This summer you couldn’t get very deep into a conversation about the New York Giants defense before being bombarded with Julian Love hype. Projected to be the Swiss army knife of Big Blue’s defense, the former Notre Dame product was pegged by many as a star in the making.
Yet, nearly halfway into the season, Love is nowhere near star status. In fact, he’s no longer a starter. Love has been cast aside for former seventh-round pick, journeyman Adrian Colbert.
This is a move that puzzles private defensive backs trainer Brian Walker, who has worked with numerous Giants defenders in the past, namely Jabrill Peppers and Darnay Holmes this past offseason.
“Looking at the coaches they have over there, I don’t think they would be foolish enough to not play a guy like Love,” Walker told Giants Wire in a phone interview. Walker went on to toss around the idea of the defensive back potentially not being fully healthy as a way to connect the dots to Love’s diminished playing time.
While Love did battle knee and ankle injuries a few weeks back, it’s not like he showed well earlier in the year, as his 40.9 overall Pro Football Focus grade certainly isn’t doing him any favors.
However, could the root of the issues actually be the fact that Love is being miscast in Patrick Graham’s defensive scheme?
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Is it Time to Move Love to Cornerback?
As we are all likely well aware of by now, Love was not only a cornerback during his days with the Fighting Irish, but he was a damn good one. Dare I say, elite?
During his final collegiate campaign, Love posted a 90.7 PFF coverage grade, the third-best among eligible cornerbacks in his draft class. Furthermore, his 39 pass breakups from 2016 through 2019 were the most in the NCAA over that span, as Giants Wire’s Pat Ragazzo highlighted.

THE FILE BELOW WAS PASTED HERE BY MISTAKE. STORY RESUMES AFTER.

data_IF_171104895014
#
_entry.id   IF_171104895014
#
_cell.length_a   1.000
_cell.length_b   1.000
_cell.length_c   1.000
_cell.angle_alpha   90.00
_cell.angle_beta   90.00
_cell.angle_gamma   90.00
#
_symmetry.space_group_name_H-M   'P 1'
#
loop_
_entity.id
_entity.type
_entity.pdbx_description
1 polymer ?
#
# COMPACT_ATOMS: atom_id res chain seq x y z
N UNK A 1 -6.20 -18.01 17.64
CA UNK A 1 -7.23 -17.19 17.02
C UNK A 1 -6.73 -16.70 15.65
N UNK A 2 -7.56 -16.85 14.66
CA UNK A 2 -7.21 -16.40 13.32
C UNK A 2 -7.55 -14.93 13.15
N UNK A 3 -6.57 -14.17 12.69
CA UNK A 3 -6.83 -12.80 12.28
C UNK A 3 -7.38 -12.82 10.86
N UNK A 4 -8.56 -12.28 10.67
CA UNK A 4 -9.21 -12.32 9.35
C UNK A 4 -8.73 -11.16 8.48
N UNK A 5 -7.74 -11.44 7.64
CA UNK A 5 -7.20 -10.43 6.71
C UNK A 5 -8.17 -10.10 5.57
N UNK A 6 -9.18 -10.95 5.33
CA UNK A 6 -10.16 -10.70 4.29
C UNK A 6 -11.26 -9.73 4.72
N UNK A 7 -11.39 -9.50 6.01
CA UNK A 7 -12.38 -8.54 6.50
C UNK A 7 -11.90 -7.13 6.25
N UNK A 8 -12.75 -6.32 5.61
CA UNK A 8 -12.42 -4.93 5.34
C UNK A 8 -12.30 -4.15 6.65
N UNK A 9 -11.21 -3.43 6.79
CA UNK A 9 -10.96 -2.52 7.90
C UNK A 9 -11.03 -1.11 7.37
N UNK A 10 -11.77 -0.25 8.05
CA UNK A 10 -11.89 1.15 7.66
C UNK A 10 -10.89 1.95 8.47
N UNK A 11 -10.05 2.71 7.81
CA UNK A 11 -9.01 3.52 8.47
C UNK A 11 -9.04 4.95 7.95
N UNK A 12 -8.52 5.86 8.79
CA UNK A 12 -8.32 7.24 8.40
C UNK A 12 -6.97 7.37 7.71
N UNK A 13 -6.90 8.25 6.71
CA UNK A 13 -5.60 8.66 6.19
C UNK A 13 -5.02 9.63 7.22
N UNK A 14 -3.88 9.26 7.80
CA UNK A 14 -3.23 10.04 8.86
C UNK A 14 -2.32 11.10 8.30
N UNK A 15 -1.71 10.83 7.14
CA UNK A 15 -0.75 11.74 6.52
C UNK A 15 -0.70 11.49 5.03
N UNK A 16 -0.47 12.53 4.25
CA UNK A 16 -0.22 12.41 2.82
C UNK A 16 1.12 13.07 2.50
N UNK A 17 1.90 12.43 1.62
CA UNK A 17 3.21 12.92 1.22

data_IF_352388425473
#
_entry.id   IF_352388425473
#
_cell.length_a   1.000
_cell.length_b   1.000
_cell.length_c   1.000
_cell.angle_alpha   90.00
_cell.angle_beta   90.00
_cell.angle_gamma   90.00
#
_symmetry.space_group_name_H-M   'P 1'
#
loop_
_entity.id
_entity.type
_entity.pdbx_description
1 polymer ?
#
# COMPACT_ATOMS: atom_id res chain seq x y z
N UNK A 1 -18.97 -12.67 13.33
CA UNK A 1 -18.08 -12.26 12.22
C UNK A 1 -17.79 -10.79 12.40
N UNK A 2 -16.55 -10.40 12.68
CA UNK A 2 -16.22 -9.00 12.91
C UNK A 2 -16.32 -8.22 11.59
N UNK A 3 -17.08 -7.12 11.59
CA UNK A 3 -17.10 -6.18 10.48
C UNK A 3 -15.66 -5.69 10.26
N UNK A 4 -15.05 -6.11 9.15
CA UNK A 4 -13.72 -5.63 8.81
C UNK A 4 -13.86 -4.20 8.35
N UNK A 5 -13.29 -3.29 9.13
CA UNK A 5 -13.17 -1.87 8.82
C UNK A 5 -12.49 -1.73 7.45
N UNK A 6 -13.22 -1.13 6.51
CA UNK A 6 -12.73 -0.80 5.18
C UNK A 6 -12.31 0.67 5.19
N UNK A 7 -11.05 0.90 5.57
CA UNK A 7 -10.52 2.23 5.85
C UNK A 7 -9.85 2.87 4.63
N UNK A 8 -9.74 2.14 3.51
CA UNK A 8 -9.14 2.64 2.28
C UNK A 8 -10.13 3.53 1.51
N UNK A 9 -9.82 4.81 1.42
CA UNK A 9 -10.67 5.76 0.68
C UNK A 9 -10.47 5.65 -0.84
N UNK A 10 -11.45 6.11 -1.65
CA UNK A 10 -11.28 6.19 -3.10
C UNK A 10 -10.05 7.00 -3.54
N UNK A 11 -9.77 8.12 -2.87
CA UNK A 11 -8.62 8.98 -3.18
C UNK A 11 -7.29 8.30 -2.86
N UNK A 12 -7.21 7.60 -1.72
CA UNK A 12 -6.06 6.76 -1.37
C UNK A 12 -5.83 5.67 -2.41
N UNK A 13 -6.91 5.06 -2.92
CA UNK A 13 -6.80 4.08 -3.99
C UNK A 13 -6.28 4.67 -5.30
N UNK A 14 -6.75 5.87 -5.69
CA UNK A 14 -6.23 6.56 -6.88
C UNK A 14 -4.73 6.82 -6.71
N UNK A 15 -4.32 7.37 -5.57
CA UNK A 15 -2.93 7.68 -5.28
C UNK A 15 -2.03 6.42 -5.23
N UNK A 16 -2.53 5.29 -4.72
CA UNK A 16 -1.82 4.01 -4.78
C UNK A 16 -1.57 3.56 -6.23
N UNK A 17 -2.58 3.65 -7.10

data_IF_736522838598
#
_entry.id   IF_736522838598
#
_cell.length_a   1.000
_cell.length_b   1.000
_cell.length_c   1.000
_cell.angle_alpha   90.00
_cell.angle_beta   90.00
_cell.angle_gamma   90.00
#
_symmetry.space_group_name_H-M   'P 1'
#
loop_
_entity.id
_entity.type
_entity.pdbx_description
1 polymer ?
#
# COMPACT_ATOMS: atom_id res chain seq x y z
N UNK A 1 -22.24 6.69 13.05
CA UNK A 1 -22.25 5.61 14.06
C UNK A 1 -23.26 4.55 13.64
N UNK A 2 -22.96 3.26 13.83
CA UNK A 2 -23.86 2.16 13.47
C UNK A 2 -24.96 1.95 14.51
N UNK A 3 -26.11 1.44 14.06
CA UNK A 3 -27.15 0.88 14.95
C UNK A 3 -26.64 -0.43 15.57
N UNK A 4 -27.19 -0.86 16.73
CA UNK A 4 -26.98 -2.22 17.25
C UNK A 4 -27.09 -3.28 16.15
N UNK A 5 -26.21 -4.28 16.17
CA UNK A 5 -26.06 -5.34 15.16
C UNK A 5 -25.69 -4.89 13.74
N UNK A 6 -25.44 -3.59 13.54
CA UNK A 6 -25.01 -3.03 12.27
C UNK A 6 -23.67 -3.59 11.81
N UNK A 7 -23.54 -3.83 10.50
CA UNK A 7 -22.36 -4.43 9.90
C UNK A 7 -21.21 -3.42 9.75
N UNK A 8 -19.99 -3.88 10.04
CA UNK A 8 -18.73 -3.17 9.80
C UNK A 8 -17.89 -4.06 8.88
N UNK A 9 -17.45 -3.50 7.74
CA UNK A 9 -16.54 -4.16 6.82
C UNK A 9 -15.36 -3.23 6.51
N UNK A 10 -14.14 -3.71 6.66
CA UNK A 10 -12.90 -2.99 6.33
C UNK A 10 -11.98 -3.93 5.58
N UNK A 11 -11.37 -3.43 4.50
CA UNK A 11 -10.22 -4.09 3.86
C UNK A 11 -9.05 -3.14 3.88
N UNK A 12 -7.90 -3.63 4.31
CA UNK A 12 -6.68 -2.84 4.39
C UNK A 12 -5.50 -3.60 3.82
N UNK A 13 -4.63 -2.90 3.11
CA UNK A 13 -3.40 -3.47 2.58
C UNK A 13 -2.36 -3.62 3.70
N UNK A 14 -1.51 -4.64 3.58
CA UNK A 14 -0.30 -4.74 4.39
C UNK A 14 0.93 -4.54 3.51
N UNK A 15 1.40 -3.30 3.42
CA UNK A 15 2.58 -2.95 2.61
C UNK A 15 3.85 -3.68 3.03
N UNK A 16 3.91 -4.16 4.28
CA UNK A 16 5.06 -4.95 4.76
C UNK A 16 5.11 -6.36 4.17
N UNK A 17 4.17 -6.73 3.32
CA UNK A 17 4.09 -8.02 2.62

Walker, a former cornerback himself at Washington State University, doesn’t see why Love’s college production, along with his skill set, wouldn’t convert to success at the position in the pros.
“Watching his tape at Notre Dame, he made some good plays in terms of adjusting to the ball. Speaking as an expert, Love is a guy who can come up and tackle, he can cover, and he looks good enough to play on the outside at cornerback,” said Walker.
Can Love Play on the Outside? If So, Will the Giants Let Him?
Since entering the NFL, Love has been typecasted as a nickelback. This is a bit puzzling, not because it won’t prove to be his best position, but rather the fact that he played predominantly on the boundary at Notre Dame.
“I mention corner for Love because in college, playing on the outside, he had great ball skills and took a few picks to the house. He made a lot of his plays breaking on the ball in off coverage, which he does very well,” said Walker.
Whether it makes sense or not, don’t expect a position change anytime soon. With the aforementioned Colbert dealing with a lingering shoulder injury, Love will be called upon to man a larger role at safety, as he did this past Sunday.
After logging 17 total snaps from Week 4 through Week 5, Love’s snap count shot up to 63 with Colbert on the mend. Expect a similar usage rate for Love on Thursday against the Eagles as Colbert has once again been ruled out.
As far as long term outlook, the Giants clearly don’t have a guaranteed answer at their CB2 gig across from stud James Bradberry. Over the past two seasons DeAndre Baker, Corey Ballentine and Isaac Yiadom were all given a chance to claim the job, and for one reason or another, failed.
Ryan Lewis, the current occupant of the position, has a few things going for him. For starters, he’s shown well at times this season. Arguably just as important, he’s familiar with Patrick Graham’s scheme. However, he’s also an UDFA who’s on his seventh team in four pro seasons.
The fact of the matter is, with unproven commodities at the position, Love’s skillset and draft position should at the very least earn him a chance to prove that he can’t excel in the spot.
There’s no telling what Love’s role will look like moving forward, especially when Colbert rejoins the likes of Jabrill Peppers and Logan Ryan on the backend of Big Blue’s defense.
While there may no longer be a need for Love at safety, the team must find a way to get his talent on the football field. In the words of Walker, “I don’t think they would be foolish enough to not play a guy like Love.”
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